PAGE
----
The principal aim of this article is to question this methodological inconsistency and to interrogate the current state of the field to promote new avenues for academic study. Reflecting on the origins of Chinese Shakespeares as a viable discipline of academic study, this article will offer a radical reassessment of one of the earliest Chinese film adaptations of his plays. Bu Wancang’s 1931 silent film, A Spray of Plum Blossoms (Yi jian mei) an adaptation of Shakespeare’s early comedy, The Two Gentlemen Verona (1589-93), with English/Mandarin intertitles. Furthermore, we will utilize this exploration of Shanghainese film as a critical context with which to address the marginalization of Chinese Shakespeare in research contents. Of the two book-length studies of Shakespeare on silent film (Ball 1968, Buchanan 2009), both fail to consider films made outside of Europe or America. This is a significant oversight. By contrast with their Western counterparts, which often tend to be filmed versions of stage productions, Chinese silent Shakespeare films are far longer, far more sophisticated and far more filmic, demonstrating an extraordinary self-awareness of the medium of cinema itself.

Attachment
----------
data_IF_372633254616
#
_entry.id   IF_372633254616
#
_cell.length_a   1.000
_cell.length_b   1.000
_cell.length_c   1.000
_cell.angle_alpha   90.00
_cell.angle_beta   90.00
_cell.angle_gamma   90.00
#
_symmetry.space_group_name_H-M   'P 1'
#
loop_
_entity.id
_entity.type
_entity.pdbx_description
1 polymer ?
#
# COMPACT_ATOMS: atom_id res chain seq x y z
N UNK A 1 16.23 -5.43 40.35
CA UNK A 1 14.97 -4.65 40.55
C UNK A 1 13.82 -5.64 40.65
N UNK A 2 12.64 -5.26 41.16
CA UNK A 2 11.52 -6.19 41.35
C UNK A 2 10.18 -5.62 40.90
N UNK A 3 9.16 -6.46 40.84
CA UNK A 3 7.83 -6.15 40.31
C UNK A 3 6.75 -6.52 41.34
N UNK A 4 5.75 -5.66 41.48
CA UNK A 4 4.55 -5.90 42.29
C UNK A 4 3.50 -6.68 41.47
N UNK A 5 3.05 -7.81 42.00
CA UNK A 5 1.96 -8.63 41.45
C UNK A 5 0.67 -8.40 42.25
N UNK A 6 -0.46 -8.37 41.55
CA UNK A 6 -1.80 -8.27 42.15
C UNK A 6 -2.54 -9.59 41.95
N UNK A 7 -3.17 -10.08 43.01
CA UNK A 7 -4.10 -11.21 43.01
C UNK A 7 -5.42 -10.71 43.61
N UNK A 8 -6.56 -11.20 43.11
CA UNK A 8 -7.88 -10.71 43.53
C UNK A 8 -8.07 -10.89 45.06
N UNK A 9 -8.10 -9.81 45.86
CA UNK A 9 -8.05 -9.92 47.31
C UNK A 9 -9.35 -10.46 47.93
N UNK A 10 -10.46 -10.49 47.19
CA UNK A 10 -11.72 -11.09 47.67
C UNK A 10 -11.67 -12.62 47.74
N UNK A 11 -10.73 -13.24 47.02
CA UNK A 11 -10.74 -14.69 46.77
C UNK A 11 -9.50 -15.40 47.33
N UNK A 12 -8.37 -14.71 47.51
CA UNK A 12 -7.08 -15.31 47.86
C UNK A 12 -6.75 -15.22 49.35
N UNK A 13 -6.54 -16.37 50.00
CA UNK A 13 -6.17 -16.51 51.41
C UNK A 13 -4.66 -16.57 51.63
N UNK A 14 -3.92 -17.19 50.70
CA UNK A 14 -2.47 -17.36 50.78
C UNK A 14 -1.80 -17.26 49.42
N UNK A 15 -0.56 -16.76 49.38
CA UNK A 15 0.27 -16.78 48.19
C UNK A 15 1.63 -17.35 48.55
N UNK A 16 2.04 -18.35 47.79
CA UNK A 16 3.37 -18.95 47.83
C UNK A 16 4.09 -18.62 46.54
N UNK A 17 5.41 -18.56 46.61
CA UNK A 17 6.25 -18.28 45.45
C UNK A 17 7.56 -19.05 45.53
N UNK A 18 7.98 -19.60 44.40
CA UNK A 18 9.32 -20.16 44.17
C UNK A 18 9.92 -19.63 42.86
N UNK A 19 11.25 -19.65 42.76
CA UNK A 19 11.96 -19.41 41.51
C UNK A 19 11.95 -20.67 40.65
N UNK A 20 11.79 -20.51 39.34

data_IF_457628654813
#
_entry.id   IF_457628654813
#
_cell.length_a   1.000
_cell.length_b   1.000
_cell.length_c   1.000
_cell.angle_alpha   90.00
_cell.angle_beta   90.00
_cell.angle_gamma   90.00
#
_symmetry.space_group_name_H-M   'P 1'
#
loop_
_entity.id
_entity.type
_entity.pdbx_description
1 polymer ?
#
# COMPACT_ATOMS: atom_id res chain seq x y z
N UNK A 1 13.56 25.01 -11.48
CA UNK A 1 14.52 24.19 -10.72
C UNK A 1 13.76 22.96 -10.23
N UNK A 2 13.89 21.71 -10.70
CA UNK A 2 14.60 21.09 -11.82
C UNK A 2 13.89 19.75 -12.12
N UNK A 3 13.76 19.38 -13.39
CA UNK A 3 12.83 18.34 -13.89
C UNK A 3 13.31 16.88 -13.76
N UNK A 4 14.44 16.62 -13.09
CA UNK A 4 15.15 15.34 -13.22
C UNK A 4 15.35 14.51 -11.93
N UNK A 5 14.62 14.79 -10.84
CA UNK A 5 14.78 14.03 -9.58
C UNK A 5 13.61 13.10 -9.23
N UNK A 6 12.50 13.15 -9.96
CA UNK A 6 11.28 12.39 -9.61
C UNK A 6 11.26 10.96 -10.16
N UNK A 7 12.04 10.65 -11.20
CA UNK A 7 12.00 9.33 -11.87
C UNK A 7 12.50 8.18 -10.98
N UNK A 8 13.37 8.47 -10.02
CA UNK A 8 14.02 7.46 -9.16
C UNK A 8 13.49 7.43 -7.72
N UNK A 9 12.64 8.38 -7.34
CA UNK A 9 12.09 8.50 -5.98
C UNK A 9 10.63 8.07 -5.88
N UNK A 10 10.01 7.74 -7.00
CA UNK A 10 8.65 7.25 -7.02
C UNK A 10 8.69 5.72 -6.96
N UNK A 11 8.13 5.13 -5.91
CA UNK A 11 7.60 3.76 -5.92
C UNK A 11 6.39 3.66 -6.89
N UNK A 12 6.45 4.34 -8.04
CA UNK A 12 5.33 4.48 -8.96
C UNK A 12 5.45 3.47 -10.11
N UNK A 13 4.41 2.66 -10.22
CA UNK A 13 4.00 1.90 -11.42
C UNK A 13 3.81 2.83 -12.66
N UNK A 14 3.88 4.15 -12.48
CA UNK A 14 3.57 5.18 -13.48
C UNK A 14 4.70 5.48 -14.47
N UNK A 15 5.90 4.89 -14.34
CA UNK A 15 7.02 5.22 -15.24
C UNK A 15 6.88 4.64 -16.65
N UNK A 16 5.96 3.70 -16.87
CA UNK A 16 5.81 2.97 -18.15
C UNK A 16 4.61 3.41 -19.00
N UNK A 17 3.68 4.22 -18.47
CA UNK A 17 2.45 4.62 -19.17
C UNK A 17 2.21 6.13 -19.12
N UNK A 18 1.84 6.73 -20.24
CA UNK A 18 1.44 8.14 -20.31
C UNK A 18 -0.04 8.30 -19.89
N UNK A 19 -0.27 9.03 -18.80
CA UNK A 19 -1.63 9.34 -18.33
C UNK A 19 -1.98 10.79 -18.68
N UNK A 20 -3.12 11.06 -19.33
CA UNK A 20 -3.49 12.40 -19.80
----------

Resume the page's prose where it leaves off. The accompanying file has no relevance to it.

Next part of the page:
Inspired by Christopher Rea’s book Chinese Film Classics: 1922-1949 (2021) and his accompanying podcast lectures, we seek to raise the academic profile of early Chinese cinema. Prioritising a discussion of film form, Rea has argued that “early Chinese filmmakers made contributions to the cinematic arts that deserve wider recognition” (1). In a similar vein, we aim to address the marginalization of Chinese film adaptations of Shakespeare in academic research contexts, arguing that the obsession with ideological readings of Chinese Shakespeares has distracted attention from the considerable achievements of individual filmmakers and studios. In this respect, this article marks, what Neema Parvini has described as, two methodological “shifts in focus” in the field of Shakespeare studies “the first from culture to the individual, the second from context to text” (3).3 A Spray of Plum Blossoms loosely follows its Shakespearean source. The setting of the drama is transposed from Renaissance Italy to 1930s China, just prior to the Japanese invasion of Shanghai. The film tells the story of two military cadets Bai Lede (Proteus) and Hu Lunting (Valentine) (see Figure 2). At the beginning of the film, the self-styled ladies’ man, Bai Lede falls for Hu Lunting’s sister, Hu Zhuli (Julia) only to cast her off in favor of Hu Lunting’s paramour, the General’s daughter, Shi Luohua (Silvia), on arrival in Canton. Bai betrays his friend and informs the General of the romance between Hu and Shi. Hu is exiled from the city and joins a band of Robin Hood-style bandits. Left alone, Shi is forced to fight off the “affections” of two men, Bai and the foolish Liao Di’ao (Thurio). Ultimately, both couples are reunited, Hu forgives Bai for his betrayal, and they return to Canton to re-join the army.